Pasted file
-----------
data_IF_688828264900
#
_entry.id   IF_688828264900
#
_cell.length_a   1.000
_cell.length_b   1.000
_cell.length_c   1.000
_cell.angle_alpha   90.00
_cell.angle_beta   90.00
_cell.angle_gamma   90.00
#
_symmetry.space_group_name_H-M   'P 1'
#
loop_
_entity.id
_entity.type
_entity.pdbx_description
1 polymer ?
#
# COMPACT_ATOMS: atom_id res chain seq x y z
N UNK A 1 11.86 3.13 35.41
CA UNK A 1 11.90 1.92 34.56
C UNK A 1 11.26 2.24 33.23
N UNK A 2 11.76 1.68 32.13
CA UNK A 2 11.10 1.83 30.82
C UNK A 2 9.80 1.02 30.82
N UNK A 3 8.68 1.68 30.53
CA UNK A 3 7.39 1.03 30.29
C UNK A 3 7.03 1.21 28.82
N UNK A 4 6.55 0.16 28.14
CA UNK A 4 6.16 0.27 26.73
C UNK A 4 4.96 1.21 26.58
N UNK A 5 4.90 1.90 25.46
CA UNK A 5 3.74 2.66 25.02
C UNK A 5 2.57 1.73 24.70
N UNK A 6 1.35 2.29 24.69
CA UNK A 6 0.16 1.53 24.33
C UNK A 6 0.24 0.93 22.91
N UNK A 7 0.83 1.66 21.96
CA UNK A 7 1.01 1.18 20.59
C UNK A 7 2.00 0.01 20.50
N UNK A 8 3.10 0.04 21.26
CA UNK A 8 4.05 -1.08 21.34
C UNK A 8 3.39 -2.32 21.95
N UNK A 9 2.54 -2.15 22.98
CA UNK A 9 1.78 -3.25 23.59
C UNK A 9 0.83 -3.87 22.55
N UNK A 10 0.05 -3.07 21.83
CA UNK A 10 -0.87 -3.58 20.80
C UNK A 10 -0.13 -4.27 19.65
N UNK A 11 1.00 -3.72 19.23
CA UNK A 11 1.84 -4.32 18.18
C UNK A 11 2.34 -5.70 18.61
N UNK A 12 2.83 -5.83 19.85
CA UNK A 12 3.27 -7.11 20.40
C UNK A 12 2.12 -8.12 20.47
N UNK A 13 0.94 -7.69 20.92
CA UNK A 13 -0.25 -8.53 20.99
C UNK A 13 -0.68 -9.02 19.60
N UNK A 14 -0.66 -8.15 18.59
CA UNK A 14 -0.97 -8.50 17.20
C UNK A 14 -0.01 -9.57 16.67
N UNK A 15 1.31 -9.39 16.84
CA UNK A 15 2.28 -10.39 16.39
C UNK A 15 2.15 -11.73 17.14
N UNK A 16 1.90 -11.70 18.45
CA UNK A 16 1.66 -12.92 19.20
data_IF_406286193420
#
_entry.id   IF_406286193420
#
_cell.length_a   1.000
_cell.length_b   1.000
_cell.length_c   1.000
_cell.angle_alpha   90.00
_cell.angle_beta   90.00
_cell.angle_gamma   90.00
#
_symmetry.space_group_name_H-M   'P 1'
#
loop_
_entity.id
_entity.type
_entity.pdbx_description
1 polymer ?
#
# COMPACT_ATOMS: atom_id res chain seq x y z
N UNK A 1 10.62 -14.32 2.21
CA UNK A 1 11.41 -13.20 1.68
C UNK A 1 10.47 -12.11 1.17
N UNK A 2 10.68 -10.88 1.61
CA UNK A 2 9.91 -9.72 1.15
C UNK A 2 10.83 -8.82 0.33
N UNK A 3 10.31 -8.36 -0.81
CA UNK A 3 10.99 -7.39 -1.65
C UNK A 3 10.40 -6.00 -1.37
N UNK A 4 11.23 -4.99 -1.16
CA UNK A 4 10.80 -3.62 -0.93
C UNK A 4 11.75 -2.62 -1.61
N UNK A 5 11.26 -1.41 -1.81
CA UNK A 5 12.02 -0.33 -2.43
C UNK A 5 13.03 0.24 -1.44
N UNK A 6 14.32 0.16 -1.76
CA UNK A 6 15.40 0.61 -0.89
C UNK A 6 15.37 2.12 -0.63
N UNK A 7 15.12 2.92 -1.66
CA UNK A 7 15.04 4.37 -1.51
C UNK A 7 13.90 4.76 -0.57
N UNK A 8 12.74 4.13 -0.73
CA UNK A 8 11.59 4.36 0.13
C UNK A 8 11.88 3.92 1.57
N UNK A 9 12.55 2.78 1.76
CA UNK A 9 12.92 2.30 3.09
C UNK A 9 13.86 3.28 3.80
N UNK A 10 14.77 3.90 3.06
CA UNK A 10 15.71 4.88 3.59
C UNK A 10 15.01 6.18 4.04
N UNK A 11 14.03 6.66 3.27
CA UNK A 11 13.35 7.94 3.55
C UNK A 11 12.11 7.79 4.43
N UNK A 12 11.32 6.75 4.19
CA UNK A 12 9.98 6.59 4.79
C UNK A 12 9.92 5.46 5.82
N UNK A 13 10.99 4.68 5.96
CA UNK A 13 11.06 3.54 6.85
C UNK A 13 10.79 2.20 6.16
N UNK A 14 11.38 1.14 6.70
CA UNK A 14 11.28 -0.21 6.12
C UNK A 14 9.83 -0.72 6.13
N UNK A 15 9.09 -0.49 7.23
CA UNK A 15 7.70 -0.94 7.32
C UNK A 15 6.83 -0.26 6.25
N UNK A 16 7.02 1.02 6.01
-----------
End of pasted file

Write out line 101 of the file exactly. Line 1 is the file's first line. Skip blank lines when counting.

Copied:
CA UNK A 5 12.02 -0.33 -2.43